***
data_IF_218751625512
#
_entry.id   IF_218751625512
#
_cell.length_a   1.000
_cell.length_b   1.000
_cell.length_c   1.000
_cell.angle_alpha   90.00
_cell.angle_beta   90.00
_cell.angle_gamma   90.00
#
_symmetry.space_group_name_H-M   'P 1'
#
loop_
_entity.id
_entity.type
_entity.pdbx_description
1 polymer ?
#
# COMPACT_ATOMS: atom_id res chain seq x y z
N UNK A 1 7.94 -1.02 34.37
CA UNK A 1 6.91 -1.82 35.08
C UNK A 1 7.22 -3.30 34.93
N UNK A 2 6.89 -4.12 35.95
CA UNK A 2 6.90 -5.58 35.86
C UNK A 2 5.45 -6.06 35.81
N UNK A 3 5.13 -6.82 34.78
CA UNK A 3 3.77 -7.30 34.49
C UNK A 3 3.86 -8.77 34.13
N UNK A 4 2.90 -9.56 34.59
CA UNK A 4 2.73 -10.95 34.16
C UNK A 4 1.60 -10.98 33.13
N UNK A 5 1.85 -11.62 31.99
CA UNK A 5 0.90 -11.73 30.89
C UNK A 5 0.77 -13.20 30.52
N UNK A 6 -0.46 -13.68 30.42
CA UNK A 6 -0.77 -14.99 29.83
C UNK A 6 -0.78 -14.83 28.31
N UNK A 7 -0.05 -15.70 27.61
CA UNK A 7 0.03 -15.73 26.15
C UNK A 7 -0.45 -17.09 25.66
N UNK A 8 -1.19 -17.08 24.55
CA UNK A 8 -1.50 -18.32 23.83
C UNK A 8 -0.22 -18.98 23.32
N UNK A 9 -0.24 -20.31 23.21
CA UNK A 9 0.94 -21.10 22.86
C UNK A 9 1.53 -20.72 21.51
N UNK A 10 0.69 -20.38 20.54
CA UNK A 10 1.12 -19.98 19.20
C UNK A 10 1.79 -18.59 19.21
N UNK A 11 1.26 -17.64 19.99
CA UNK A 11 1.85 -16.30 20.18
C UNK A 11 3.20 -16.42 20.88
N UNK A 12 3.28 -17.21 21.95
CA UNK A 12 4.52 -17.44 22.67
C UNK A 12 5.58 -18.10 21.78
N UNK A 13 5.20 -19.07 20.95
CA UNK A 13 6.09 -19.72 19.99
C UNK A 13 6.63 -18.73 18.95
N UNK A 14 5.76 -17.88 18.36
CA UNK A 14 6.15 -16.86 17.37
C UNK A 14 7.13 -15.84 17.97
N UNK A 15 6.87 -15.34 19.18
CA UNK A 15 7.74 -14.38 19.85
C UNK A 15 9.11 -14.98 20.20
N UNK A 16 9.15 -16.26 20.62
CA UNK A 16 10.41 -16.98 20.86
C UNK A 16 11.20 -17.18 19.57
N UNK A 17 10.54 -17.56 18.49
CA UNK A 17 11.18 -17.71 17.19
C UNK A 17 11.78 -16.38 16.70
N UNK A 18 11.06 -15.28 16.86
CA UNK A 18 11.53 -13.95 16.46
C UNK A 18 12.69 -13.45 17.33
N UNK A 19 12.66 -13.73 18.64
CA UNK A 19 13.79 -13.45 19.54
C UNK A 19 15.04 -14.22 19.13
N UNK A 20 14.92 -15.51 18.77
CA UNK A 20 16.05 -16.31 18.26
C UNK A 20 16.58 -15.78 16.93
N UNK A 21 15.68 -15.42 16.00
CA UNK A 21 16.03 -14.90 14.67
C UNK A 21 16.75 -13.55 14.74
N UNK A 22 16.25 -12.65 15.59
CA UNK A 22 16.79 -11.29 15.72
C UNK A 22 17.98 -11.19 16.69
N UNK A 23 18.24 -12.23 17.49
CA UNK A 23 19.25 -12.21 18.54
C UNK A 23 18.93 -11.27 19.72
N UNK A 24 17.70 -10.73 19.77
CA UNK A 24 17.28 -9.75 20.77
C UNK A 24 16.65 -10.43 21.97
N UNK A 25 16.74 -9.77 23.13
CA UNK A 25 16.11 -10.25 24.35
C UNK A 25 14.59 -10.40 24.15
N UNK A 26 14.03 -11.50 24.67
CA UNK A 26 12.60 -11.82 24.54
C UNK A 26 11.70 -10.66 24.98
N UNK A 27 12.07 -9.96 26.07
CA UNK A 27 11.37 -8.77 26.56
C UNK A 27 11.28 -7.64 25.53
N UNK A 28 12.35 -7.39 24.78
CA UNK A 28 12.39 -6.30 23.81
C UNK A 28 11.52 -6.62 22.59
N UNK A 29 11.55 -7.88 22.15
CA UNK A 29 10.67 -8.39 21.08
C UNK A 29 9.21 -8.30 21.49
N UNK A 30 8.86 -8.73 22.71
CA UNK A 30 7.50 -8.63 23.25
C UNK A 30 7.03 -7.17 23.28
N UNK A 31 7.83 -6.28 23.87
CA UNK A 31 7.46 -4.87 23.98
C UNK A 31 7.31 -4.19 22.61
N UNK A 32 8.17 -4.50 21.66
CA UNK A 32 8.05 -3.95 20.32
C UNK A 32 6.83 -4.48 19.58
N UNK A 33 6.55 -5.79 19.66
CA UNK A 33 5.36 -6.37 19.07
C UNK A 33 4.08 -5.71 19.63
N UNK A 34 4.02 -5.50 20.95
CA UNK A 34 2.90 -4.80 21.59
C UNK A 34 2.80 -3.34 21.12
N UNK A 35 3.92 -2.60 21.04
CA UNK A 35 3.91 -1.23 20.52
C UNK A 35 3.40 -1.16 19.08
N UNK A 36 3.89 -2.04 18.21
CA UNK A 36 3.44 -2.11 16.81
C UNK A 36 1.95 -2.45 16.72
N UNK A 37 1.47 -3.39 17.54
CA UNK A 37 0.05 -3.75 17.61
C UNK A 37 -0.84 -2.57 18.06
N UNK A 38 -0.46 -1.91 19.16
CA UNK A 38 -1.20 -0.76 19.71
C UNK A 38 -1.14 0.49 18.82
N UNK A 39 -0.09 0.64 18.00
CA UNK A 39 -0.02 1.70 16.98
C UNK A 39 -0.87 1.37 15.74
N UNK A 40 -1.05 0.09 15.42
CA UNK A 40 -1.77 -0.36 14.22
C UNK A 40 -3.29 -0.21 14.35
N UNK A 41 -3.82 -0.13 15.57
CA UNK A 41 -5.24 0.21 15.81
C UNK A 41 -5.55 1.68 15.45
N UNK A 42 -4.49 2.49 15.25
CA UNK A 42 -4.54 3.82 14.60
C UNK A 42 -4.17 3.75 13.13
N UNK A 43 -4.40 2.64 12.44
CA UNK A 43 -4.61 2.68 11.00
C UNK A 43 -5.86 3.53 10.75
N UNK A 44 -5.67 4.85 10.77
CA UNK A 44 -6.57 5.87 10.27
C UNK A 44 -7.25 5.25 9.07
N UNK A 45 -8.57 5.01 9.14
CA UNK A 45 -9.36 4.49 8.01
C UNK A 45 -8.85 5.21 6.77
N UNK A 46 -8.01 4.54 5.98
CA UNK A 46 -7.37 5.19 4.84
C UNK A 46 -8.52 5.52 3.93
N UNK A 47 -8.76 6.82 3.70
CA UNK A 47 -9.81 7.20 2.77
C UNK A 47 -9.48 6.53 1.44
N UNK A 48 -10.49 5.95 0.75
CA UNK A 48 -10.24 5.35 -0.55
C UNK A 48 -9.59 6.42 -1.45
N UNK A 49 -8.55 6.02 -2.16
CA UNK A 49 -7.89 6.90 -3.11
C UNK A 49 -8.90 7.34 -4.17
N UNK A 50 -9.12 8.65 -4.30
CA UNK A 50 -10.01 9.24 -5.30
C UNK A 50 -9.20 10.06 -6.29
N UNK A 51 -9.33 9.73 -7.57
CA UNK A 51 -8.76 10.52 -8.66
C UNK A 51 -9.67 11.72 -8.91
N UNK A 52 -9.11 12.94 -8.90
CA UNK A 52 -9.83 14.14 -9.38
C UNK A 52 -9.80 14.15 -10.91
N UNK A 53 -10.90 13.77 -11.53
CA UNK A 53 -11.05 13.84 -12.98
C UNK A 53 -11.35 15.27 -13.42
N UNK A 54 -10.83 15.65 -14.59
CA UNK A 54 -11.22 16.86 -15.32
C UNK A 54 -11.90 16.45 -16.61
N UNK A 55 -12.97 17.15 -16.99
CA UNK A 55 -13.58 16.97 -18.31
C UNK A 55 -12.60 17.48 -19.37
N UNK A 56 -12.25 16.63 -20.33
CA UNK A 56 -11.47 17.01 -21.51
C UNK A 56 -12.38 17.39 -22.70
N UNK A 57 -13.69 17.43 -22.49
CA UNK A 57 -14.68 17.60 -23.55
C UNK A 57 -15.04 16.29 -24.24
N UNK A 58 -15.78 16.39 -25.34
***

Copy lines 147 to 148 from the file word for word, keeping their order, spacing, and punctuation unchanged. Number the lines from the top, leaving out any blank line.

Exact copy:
N UNK A 43 -4.40 2.64 12.44
CA UNK A 43 -4.61 2.68 11.00